Neoclassicism in the North: Swedish Furniture and Interiors, 1770-1850: With a Catalog of Furniture Types and Styles and Notes on the Architects, Artists, and Craftsmen - Hakan GrothLondon: Thames & Hudson, 1990, Hardback in Dust Wrapper.
Condition: Very Good — in Very Good Dust Wrapper. A little rubbing to the edges of the dust wrapper which is sunned at the join of the upper panel. Text complete, clean and tight.
Contains: Black & white photographs; Colour photographs; References; Frontispiece; Title page vignette; Plans;
From the cover: “When the twenty-three-year-old Crown Prince Gustaf returned from Versailles in 1771 to ascend the throne of Sweden, he was determined to give his country a leading place in Europe culturally as well as politically. The style that he fostered — Neoclassicism — was itself an international movement. There are echoes in the interiors displayed here of the Louis XVI and Empire modes; pieces of furniture may reflect French, English or German influences, or be copied from objects discovered at Pompeii — but all is suffused by a distinctively Swedish freshness and by the northern light.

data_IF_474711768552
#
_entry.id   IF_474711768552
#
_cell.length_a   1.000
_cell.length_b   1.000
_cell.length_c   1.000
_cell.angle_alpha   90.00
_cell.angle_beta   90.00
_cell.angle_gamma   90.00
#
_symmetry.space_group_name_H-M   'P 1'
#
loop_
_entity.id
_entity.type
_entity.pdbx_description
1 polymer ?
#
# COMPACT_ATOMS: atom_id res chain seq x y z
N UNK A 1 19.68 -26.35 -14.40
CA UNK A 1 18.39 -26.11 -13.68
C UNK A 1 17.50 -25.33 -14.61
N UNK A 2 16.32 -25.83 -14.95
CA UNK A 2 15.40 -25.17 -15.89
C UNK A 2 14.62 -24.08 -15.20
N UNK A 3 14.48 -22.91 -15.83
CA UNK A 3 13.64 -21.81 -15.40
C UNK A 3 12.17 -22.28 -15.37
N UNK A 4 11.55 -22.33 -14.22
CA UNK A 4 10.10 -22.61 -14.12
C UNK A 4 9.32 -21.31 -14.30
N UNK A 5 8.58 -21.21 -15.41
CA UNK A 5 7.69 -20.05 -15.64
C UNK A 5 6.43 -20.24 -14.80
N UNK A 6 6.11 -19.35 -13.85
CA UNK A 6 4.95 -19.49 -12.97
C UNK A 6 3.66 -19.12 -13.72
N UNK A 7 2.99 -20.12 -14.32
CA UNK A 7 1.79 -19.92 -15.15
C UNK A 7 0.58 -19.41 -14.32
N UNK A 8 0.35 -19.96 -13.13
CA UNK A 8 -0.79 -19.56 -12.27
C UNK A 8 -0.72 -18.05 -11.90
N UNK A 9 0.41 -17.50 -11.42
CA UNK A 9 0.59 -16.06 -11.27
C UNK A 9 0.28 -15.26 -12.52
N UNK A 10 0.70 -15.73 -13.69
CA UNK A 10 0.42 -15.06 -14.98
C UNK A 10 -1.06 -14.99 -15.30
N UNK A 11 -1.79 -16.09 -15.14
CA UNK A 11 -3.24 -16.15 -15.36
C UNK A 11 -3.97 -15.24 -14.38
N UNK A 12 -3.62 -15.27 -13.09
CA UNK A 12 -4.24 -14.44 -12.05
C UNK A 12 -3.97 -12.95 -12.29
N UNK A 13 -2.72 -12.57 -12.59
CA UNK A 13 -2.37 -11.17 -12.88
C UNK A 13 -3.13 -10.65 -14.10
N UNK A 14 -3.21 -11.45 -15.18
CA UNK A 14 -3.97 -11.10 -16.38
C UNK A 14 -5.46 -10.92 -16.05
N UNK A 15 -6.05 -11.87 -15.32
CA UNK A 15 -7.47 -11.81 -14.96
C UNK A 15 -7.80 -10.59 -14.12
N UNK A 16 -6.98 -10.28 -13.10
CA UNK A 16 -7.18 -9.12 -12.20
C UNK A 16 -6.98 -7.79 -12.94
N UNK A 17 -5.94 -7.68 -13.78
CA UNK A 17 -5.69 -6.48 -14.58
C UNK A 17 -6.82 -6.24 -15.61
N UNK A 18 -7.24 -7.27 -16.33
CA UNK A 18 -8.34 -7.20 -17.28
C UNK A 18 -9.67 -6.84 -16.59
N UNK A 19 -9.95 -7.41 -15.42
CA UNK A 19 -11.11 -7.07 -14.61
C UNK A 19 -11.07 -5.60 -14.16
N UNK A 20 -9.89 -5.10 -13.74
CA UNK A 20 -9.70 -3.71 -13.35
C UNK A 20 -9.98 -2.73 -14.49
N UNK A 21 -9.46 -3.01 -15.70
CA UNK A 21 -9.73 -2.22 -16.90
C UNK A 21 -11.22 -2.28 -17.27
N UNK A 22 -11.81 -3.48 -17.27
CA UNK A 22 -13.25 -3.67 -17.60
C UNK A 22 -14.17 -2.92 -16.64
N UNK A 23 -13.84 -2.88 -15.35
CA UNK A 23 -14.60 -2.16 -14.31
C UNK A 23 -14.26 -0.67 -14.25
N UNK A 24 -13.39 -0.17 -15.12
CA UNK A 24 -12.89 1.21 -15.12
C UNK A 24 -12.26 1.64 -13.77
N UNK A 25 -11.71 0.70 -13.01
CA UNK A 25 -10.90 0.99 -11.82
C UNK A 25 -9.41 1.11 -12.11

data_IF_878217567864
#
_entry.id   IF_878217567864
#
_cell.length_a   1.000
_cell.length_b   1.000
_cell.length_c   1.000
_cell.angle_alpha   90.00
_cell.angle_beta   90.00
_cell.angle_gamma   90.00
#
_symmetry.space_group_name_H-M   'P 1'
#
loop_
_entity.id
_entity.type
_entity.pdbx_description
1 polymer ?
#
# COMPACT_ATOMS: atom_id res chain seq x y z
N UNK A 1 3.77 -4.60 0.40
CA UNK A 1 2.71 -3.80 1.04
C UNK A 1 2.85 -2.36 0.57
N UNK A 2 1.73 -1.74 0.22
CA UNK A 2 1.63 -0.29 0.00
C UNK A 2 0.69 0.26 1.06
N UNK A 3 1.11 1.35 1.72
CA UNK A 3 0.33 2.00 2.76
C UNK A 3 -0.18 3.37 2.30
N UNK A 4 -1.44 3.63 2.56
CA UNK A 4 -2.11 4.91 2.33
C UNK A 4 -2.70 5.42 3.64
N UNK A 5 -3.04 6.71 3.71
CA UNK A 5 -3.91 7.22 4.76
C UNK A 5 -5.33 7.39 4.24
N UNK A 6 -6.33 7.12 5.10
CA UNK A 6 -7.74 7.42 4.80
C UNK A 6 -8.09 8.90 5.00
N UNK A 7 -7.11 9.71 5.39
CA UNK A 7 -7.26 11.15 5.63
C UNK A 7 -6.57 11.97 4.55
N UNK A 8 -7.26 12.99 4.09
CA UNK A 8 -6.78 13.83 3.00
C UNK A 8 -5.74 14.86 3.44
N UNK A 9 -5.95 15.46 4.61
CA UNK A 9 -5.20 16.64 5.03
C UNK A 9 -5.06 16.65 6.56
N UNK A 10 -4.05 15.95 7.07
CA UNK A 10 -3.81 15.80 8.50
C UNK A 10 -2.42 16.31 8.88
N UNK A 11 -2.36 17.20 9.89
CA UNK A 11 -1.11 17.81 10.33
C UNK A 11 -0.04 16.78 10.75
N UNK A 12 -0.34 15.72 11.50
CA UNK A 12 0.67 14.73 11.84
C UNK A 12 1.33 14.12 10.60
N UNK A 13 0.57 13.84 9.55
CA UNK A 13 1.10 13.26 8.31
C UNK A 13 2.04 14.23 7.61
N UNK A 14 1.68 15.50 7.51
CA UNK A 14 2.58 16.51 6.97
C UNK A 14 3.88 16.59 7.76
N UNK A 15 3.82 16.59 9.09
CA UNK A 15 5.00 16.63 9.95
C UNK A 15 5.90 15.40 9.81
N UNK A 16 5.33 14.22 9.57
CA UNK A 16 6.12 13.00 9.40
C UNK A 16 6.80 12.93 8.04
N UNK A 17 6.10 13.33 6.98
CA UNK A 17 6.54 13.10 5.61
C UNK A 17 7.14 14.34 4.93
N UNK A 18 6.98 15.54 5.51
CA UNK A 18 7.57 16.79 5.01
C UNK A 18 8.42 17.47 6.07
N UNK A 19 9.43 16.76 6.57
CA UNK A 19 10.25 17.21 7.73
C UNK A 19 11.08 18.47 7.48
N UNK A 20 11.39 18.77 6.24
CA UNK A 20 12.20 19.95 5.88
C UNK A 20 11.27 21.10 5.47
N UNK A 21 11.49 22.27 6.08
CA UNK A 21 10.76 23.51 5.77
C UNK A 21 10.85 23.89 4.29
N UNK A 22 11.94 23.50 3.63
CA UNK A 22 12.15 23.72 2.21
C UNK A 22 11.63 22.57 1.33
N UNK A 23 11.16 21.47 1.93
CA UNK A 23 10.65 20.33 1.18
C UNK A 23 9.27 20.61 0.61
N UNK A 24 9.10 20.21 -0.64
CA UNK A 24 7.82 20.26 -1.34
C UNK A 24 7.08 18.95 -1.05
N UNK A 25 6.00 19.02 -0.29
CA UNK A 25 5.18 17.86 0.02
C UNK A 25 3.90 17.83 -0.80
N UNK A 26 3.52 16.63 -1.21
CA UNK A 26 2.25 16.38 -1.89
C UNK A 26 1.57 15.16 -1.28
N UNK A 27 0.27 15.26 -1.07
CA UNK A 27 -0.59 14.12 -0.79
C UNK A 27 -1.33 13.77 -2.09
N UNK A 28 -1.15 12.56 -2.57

From royal salons with exquisite Pompeian ornament to modest spatter-painted Biedermeier halls, Hakan Groth and Fritz von der Schulenburg open the doors on an astonishing sequence of interiors which will come as a revelation to all but a few fortunate travellers; some, intensely private, are little known even in Sweden. Fritz von der Schulenburg’s marvellously evocative photographs, all specially taken for this book, present in detail the decoration and furnishings of twenty houses and apartments. Hakan Groth traces the evolution of the Neoclassical style in Sweden, placing it in its wider European context, and explores each of the buildings and its history. Plans, and original drawings by the architects and designers, complete the picture. These beautiful interiors are of unique value today not only as evocations of the past and treasure-houses of superb craftsmanship but also as a stimulus to contemporary decorators, who are increasingly turning to Neoclassicism for inspiration, and as a reminder that an international language can be spoken in a delightfully personal way.”